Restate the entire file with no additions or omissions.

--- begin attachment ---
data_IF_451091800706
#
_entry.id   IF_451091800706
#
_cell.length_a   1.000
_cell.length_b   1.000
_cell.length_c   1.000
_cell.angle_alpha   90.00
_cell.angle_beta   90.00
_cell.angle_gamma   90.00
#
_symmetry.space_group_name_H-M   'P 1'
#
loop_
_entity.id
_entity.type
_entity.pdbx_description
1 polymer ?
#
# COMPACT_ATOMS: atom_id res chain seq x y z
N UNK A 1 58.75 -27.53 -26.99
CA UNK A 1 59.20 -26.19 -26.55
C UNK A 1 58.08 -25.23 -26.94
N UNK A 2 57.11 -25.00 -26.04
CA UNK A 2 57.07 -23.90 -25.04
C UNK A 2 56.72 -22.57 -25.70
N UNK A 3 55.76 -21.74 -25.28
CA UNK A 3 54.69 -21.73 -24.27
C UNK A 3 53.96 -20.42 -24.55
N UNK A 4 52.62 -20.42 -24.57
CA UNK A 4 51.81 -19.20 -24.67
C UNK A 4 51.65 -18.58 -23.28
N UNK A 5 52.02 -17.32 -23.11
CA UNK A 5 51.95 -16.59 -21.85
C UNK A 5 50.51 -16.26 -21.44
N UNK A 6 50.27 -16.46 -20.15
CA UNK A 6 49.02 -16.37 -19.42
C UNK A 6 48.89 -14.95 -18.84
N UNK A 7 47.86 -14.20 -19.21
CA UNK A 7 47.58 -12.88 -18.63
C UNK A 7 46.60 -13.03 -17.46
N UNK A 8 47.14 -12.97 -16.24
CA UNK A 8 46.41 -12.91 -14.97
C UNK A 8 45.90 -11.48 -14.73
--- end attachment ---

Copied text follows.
data_IF_451091800706
#
_entry.id   IF_451091800706
#
_cell.length_a   1.000
_cell.length_b   1.000
_cell.length_c   1.000
_cell.angle_alpha   90.00
_cell.angle_beta   90.00
_cell.angle_gamma   90.00
#
_symmetry.space_group_name_H-M   'P 1'
#
loop_
_entity.id
_entity.type
_entity.pdbx_description
1 polymer ?
#
# COMPACT_ATOMS: atom_id res chain seq x y z
N UNK A 1 58.75 -27.53 -26.99
CA UNK A 1 59.20 -26.19 -26.55
C UNK A 1 58.08 -25.23 -26.94
N UNK A 2 57.11 -25.00 -26.04
CA UNK A 2 57.07 -23.90 -25.04
C UNK A 2 56.72 -22.57 -25.70
N UNK A 3 55.76 -21.74 -25.28
CA UNK A 3 54.69 -21.73 -24.27
C UNK A 3 53.96 -20.42 -24.55
N UNK A 4 52.62 -20.42 -24.57
CA UNK A 4 51.81 -19.20 -24.67
C UNK A 4 51.65 -18.58 -23.28
N UNK A 5 52.02 -17.32 -23.11
CA UNK A 5 51.95 -16.59 -21.85
C UNK A 5 50.51 -16.26 -21.44
N UNK A 6 50.27 -16.46 -20.15
CA UNK A 6 49.02 -16.37 -19.42
C UNK A 6 48.89 -14.95 -18.84
N UNK A 7 47.86 -14.20 -19.21
CA UNK A 7 47.58 -12.88 -18.63
C UNK A 7 46.60 -13.03 -17.46
N UNK A 8 47.14 -12.97 -16.24
CA UNK A 8 46.41 -12.91 -14.97
C UNK A 8 45.90 -11.48 -14.73